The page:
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6 foods to avoid if you want to eat like the longest living people on the planet

INSIDER Logo By glandsverk@businessinsider.com (Gabby Landsverk) of INSIDER | Slide 1 of 7:  "Blue Zones" are places in the world where people live the longest, healthiest lives. People in those regions tend to have similar diets, with few processed foods or added sugars. Experts suggest there are health benefits to limiting foods like red meat, refined grains, and sweets. To live a long, healthy life, it may be worth cutting back on foods like processed meat, sweets, and soda, evidence suggests. These foods are limited in so-called Blue Zones, regions where residents tend to live longer and have fewer health problems as they age, researchers discovered.Blue Zones vary geographically and by cuisine, spanning Greece and Italy as well as Costa Rica and Japan, but share common patterns of eating. Whole, plant-based foods like leafy veggies, fruits, beans, and grains are pervasive in Blue Zones. In contrast, the regional diets tend to avoid processed foods, refined grains, sweet drinks, and added sugar, and incorporate red meat and animal fats like butter sparingly, if at all. Limiting these foods may be linked to longevity and lower risk of chronic illnesses like heart disease, cancer, and more. Read the original article on Insider

6 foods to avoid if you want to eat like the longest living people on the planet

  • "Blue Zones" are places in the world where people live the longest, healthiest lives.
  • People in those regions tend to have similar diets, with few processed foods or added sugars.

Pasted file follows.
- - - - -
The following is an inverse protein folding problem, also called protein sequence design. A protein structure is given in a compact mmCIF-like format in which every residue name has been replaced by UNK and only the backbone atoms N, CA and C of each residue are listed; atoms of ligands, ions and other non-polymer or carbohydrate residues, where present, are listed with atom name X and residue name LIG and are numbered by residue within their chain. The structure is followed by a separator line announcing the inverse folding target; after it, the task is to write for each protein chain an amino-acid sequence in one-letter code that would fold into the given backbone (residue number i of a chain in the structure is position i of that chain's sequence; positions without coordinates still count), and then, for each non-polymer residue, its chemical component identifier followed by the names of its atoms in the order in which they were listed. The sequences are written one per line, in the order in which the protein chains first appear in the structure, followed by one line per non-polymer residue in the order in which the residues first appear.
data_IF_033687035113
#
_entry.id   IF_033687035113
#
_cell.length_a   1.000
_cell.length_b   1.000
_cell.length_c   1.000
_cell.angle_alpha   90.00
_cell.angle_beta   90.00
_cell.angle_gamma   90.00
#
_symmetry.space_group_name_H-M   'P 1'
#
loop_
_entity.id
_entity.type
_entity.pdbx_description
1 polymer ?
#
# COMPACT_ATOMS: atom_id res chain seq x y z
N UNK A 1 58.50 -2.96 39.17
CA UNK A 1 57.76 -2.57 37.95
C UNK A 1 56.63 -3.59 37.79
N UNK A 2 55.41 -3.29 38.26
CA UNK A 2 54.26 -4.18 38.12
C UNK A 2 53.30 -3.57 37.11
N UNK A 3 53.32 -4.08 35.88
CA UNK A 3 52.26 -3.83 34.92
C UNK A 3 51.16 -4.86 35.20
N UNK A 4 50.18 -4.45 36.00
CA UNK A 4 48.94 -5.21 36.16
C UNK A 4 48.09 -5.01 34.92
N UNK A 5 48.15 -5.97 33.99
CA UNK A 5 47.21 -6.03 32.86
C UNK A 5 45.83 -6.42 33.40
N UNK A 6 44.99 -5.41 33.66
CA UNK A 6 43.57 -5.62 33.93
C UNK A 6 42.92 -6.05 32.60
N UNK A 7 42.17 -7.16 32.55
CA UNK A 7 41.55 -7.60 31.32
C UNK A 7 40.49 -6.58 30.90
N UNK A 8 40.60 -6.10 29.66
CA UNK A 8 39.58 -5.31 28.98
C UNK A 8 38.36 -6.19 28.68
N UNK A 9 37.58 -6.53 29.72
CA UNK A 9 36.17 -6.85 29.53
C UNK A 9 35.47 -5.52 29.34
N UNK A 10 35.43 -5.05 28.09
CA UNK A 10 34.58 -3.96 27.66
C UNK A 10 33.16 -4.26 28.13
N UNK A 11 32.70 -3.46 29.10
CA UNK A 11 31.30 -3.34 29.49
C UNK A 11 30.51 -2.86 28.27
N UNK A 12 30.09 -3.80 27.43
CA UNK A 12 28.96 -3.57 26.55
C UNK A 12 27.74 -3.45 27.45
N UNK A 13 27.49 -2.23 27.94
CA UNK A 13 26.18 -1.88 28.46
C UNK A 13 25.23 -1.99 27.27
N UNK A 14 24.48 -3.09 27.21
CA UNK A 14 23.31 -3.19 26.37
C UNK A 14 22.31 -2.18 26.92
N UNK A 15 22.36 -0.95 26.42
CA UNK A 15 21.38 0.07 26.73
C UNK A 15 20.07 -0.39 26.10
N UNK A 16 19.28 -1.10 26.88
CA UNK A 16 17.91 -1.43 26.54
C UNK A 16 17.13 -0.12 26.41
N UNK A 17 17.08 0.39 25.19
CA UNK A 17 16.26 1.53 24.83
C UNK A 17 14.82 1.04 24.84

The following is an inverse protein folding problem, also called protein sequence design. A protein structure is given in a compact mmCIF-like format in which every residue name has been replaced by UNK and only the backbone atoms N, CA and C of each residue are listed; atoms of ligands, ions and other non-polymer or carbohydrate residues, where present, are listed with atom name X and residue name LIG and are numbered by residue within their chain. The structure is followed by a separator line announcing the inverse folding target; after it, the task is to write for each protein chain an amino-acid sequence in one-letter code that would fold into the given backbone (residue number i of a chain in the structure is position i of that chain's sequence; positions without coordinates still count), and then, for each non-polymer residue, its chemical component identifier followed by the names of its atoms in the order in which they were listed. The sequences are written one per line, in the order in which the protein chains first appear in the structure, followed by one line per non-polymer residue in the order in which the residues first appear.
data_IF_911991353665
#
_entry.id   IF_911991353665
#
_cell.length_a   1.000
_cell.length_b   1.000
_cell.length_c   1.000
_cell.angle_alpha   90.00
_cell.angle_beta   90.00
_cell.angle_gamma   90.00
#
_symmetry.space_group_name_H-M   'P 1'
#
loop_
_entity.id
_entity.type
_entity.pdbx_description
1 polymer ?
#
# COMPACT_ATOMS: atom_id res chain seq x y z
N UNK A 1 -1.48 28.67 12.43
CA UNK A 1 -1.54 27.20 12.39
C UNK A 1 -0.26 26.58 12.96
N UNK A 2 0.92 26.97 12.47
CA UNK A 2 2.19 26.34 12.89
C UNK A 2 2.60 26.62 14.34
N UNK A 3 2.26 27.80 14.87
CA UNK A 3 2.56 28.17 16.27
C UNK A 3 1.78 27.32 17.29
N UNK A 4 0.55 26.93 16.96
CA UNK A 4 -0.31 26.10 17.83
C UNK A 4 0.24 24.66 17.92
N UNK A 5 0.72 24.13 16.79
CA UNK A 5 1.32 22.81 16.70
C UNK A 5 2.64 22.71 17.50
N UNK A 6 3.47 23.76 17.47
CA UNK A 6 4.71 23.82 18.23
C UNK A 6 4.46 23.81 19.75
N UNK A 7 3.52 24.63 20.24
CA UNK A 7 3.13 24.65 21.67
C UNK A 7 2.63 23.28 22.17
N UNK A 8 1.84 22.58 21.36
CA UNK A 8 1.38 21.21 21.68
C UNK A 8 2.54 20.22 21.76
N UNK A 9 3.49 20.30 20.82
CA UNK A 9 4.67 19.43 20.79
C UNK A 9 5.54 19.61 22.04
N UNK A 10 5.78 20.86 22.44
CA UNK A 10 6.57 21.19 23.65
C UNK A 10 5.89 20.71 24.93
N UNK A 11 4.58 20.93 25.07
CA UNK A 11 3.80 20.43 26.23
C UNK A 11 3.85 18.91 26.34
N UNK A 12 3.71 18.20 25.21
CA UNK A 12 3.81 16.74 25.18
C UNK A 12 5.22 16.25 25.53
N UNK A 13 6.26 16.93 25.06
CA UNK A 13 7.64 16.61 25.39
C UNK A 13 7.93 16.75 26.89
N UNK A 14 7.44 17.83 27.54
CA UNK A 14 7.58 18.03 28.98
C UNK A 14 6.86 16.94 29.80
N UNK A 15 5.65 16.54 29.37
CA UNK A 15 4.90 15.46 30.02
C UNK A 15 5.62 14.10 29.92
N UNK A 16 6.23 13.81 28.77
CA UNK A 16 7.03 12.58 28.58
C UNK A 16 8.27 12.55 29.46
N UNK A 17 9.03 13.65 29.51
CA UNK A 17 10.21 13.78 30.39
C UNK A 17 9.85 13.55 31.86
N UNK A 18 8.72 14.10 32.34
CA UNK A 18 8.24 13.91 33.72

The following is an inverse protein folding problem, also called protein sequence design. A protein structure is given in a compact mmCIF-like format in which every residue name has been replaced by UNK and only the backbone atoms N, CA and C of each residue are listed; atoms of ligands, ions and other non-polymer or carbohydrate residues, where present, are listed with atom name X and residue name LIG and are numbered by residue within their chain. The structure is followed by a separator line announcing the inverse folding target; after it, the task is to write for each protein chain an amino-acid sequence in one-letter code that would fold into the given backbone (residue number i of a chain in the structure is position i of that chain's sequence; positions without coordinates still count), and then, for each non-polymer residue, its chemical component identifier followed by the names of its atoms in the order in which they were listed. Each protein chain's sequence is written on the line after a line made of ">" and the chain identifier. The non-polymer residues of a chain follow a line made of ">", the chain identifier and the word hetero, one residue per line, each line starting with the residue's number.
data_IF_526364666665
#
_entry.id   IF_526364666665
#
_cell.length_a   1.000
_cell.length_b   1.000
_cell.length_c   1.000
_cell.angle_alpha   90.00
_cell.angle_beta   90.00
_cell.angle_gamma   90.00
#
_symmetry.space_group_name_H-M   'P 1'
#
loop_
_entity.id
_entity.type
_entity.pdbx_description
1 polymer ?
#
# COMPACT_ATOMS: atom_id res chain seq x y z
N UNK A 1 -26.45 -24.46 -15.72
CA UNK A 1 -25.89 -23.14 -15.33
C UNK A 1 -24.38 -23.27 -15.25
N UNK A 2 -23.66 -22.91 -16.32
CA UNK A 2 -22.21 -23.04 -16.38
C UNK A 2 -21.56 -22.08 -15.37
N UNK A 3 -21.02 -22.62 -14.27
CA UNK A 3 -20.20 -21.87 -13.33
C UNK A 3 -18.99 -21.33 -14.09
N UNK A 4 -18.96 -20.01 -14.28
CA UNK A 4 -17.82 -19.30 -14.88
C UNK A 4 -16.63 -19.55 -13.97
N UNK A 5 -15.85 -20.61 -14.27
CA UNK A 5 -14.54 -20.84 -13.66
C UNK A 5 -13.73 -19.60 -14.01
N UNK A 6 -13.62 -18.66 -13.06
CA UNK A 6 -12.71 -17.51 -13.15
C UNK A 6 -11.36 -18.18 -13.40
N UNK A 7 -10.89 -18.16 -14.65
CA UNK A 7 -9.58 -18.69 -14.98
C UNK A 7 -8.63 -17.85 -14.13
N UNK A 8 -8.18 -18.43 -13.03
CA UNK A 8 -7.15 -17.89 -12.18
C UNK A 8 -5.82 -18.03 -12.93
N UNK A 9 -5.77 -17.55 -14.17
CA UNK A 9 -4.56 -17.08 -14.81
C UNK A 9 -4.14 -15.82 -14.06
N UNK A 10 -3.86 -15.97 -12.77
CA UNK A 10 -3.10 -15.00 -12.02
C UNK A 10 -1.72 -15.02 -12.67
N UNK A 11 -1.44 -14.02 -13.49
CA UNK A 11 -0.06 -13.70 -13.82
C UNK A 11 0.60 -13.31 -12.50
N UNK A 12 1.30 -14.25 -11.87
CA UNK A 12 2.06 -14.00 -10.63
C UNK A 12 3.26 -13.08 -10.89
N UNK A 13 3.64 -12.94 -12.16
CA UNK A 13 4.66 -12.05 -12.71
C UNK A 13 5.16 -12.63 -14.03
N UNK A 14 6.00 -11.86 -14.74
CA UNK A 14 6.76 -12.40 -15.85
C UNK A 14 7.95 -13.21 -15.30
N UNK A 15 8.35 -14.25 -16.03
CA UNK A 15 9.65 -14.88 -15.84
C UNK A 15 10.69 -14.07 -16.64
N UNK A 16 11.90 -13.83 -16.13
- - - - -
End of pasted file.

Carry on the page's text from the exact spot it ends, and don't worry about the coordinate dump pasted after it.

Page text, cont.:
• Experts suggest there are health benefits to limiting foods like red meat, refined grains, and sweets.

To live a long, healthy life, it may be worth cutting back on foods like processed meat, sweets, and soda, evidence suggests. 

These foods are limited in so-called Blue Zones, regions where residents tend to live longer and have fewer health problems as they age, researchers discovered.

Blue Zones vary geographically and by cuisine, spanning Greece and Italy as well as Costa Rica and Japan, but share common patterns of eating. Whole, plant-based foods like leafy veggies, fruits, beans, and grains are pervasive in Blue Zones

In contrast, the regional diets tend to avoid processed foods, refined grains, sweet drinks, and added sugar, and incorporate red meat and animal fats like butter sparingly, if at all. 

Limiting these foods may be linked to longevity and lower risk of chronic illnesses like heart disease, cancer, and more. 

Read the original article on Insider
© Gerhard/ullstein bild via Getty Images

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